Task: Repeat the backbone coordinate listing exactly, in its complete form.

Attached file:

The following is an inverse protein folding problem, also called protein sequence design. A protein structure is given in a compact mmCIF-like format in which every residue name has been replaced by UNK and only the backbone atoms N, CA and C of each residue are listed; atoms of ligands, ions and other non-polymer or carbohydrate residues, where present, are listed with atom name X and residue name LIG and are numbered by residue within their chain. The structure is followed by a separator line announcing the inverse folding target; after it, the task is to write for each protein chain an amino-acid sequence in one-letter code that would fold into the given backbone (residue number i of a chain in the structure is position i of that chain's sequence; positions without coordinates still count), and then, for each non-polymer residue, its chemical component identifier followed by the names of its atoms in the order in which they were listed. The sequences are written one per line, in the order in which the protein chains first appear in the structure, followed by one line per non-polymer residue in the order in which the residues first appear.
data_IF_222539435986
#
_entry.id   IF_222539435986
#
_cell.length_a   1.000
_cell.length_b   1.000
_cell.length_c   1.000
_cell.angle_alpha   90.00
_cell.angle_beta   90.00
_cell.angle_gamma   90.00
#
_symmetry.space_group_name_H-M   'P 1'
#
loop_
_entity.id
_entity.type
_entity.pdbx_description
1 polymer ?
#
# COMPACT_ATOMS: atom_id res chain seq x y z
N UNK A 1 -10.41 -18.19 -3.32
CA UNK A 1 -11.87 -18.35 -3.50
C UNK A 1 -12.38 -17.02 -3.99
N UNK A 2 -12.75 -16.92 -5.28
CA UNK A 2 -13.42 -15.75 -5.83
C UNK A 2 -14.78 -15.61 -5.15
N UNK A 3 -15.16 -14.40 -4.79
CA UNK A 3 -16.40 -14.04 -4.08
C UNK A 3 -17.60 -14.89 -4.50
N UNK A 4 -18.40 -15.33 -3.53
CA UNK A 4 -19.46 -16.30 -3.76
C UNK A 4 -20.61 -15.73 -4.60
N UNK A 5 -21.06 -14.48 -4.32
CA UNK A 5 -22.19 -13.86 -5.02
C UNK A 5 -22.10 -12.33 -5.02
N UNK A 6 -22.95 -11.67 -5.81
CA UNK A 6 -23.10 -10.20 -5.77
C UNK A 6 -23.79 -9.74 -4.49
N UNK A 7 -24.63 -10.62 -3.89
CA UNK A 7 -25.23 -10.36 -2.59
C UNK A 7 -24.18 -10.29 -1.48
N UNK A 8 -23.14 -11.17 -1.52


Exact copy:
The following is an inverse protein folding problem, also called protein sequence design. A protein structure is given in a compact mmCIF-like format in which every residue name has been replaced by UNK and only the backbone atoms N, CA and C of each residue are listed; atoms of ligands, ions and other non-polymer or carbohydrate residues, where present, are listed with atom name X and residue name LIG and are numbered by residue within their chain. The structure is followed by a separator line announcing the inverse folding target; after it, the task is to write for each protein chain an amino-acid sequence in one-letter code that would fold into the given backbone (residue number i of a chain in the structure is position i of that chain's sequence; positions without coordinates still count), and then, for each non-polymer residue, its chemical component identifier followed by the names of its atoms in the order in which they were listed. The sequences are written one per line, in the order in which the protein chains first appear in the structure, followed by one line per non-polymer residue in the order in which the residues first appear.
data_IF_222539435986
#
_entry.id   IF_222539435986
#
_cell.length_a   1.000
_cell.length_b   1.000
_cell.length_c   1.000
_cell.angle_alpha   90.00
_cell.angle_beta   90.00
_cell.angle_gamma   90.00
#
_symmetry.space_group_name_H-M   'P 1'
#
loop_
_entity.id
_entity.type
_entity.pdbx_description
1 polymer ?
#
# COMPACT_ATOMS: atom_id res chain seq x y z
N UNK A 1 -10.41 -18.19 -3.32
CA UNK A 1 -11.87 -18.35 -3.50
C UNK A 1 -12.38 -17.02 -3.99
N UNK A 2 -12.75 -16.92 -5.28
CA UNK A 2 -13.42 -15.75 -5.83
C UNK A 2 -14.78 -15.61 -5.15
N UNK A 3 -15.16 -14.40 -4.79
CA UNK A 3 -16.40 -14.04 -4.08
C UNK A 3 -17.60 -14.89 -4.50
N UNK A 4 -18.40 -15.33 -3.53
CA UNK A 4 -19.46 -16.30 -3.76
C UNK A 4 -20.61 -15.73 -4.60
N UNK A 5 -21.06 -14.48 -4.32
CA UNK A 5 -22.19 -13.86 -5.02
C UNK A 5 -22.10 -12.33 -5.02
N UNK A 6 -22.95 -11.67 -5.81
CA UNK A 6 -23.10 -10.20 -5.77
C UNK A 6 -23.79 -9.74 -4.49
N UNK A 7 -24.63 -10.62 -3.89
CA UNK A 7 -25.23 -10.36 -2.59
C UNK A 7 -24.18 -10.29 -1.48
N UNK A 8 -23.14 -11.17 -1.52